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Judges Stress the Importance of Considering Trauma in Juvenile Cases

Posted in 2016, Research & Policy Friday, 26 February 2016

On February 23rd the National Council of Juvenile and Family Court Judges brought together a panel of judges to speak about the judge’s role in creating communities of healing. Judge Karen Adam shared about the ACEs (Adverse Childhood Experiences) Study, which looks at childhood trauma indicators. The ACE Study have been able to link the number of childhood traumas a person experiences to risky and rule-breaking behavior and serious health problems.  By acknowledging trauma and engaging in training around creating trauma-responsive court rooms, judges can better sever juveniles and their families.

Judge Deborah Schumacher spoke about the unique issues concerning children who receive special education services or have special needs and their interactions with the court. Judge Schumacher discussed the challenges of placing children who have come into contact with the juvenile justice system but also have specific needs that cannot necessarily be met in typical rehabilitative settings. Noting that students with special-needs associate schooling with failure, Schumacher stressed that punishing these children for frustration just further compounds the problem. Judges must think creatively to effectively ensure that children with special education are rehabilitated and can function in the community.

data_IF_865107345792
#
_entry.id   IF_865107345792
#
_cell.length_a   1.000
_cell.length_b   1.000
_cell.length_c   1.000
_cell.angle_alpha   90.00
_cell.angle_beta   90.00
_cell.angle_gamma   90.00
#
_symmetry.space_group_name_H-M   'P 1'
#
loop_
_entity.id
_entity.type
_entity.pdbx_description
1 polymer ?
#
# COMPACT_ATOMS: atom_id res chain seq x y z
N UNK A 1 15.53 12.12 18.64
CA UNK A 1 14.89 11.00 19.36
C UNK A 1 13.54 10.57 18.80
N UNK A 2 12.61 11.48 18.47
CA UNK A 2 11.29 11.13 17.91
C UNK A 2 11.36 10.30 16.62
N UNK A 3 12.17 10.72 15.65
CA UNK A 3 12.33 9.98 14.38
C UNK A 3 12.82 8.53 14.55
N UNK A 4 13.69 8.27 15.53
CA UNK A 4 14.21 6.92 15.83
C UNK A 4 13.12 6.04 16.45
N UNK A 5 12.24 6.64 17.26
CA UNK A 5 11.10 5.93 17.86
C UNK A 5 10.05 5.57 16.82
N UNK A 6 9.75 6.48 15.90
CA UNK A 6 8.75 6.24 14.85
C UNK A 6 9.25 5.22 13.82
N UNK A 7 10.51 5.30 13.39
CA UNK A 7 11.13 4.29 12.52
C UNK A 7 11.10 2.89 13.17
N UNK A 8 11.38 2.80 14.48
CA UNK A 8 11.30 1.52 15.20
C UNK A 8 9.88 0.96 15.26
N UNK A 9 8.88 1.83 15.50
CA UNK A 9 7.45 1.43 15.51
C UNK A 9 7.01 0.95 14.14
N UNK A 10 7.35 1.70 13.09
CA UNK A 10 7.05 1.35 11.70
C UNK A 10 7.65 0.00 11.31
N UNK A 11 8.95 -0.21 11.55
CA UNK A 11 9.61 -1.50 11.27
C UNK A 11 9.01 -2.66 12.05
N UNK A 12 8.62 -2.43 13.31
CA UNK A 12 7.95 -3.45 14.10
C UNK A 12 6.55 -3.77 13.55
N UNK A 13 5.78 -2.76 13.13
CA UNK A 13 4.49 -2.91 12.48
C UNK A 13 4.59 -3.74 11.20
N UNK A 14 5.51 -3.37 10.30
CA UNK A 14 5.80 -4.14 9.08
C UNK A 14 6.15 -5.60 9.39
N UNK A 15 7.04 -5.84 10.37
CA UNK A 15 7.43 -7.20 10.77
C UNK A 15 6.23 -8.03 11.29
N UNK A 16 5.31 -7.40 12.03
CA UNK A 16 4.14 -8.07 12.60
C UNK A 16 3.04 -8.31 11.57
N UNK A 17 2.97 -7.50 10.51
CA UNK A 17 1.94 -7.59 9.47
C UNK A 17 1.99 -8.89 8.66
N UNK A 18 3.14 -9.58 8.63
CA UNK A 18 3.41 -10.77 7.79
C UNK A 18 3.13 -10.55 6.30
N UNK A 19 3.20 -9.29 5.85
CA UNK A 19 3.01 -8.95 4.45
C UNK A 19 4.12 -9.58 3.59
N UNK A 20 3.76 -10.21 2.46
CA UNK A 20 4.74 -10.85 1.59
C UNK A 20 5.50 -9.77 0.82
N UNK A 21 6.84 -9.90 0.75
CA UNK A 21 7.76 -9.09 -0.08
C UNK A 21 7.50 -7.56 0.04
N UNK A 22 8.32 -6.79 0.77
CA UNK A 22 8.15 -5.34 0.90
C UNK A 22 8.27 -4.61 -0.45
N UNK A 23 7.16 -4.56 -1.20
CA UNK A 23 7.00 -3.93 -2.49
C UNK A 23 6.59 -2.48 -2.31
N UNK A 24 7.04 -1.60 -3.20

Judge Richard Blake spoke about his experience as a tribal court judge. Judge Blake has focused on raising the graduation rate at the local high school by ensuring that the students who he sees in his court are in school. Juveniles’ probation officers focus on student attendance, grades, and behavior. Judge Blake spoke with students about the reasons that they were not attending or succeeding in school, and he worked with the school to create a better environment for all students.

Judge Darlene Byrne stressed the importance of a, “do no harm” mindset in working with juveniles in the court. Judge Byrne approaches every case differently depending on the needs of the child. Cases with dually involved youth require unique services and rehabilitation in order to ensure that courts address rather than ignore underlying trauma. Without addressing a child’s trauma, he or she will struggle to successfully exit the justice system.

The panel all agreed that juvenile judges can and should be a leading force in reforming and rethinking the way that juveniles are treated in the justice system. The ACEs study connects the central role of trauma on both heath and behavior. Considering trauma as a cause of delinquent behavior must be a consideration of all of those who are involved with children in the justice system, including prosecutors, judges, defense, corrections officers, service providers, and families.